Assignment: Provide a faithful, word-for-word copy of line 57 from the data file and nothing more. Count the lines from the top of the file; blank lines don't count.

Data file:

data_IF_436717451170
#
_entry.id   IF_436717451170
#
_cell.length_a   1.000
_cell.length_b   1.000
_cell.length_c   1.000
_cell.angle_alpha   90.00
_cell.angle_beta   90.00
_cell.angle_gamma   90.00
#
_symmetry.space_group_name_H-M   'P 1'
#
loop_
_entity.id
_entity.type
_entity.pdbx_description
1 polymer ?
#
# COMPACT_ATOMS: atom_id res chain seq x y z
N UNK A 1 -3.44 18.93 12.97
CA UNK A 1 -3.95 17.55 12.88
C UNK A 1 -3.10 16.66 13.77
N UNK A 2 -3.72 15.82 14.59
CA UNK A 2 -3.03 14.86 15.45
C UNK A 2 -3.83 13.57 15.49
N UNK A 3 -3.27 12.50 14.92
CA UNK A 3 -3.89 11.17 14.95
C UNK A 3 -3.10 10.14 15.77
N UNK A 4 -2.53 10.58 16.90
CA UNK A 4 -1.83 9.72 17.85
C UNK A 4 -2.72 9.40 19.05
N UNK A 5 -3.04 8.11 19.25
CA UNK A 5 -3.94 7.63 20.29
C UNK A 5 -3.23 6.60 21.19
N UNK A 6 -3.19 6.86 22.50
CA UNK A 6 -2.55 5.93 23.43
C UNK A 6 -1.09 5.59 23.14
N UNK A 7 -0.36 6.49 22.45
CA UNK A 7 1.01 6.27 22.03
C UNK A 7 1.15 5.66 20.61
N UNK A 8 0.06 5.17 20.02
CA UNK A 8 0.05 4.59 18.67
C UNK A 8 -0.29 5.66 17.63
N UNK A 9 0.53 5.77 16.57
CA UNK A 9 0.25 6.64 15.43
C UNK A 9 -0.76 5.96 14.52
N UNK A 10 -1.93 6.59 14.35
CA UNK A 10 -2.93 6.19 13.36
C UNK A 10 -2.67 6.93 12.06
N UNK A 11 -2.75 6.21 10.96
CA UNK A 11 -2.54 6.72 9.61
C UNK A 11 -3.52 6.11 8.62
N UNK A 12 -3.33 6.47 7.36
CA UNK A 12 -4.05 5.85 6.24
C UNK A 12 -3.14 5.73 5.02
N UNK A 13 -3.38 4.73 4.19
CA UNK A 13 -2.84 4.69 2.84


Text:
N UNK A 13 -3.38 4.73 4.19